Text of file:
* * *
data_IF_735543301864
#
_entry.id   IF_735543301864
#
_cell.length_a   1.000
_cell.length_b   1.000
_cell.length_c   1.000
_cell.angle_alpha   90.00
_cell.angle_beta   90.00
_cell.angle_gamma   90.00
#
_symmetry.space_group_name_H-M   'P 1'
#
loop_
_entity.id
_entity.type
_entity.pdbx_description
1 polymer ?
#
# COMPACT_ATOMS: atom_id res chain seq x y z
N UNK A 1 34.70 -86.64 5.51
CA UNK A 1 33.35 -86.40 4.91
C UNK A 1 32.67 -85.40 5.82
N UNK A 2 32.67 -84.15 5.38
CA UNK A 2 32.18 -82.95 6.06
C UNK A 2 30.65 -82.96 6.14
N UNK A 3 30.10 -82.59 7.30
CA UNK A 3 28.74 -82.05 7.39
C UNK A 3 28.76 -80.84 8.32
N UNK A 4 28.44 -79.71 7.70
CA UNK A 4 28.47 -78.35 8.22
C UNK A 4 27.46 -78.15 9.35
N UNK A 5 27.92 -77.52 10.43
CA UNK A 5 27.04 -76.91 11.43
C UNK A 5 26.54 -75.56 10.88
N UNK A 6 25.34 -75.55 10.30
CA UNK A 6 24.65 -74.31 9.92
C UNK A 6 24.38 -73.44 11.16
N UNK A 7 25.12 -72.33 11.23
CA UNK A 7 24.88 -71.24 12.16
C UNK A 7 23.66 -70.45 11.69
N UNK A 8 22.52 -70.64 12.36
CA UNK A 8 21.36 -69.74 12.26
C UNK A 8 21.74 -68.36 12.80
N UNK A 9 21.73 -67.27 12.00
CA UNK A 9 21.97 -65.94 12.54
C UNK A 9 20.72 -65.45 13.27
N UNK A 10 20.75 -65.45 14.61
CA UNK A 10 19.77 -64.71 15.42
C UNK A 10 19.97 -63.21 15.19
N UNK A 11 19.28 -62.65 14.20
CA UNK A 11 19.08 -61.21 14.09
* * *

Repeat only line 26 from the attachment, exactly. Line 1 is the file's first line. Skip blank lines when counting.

C UNK A 2 30.65 -82.96 6.14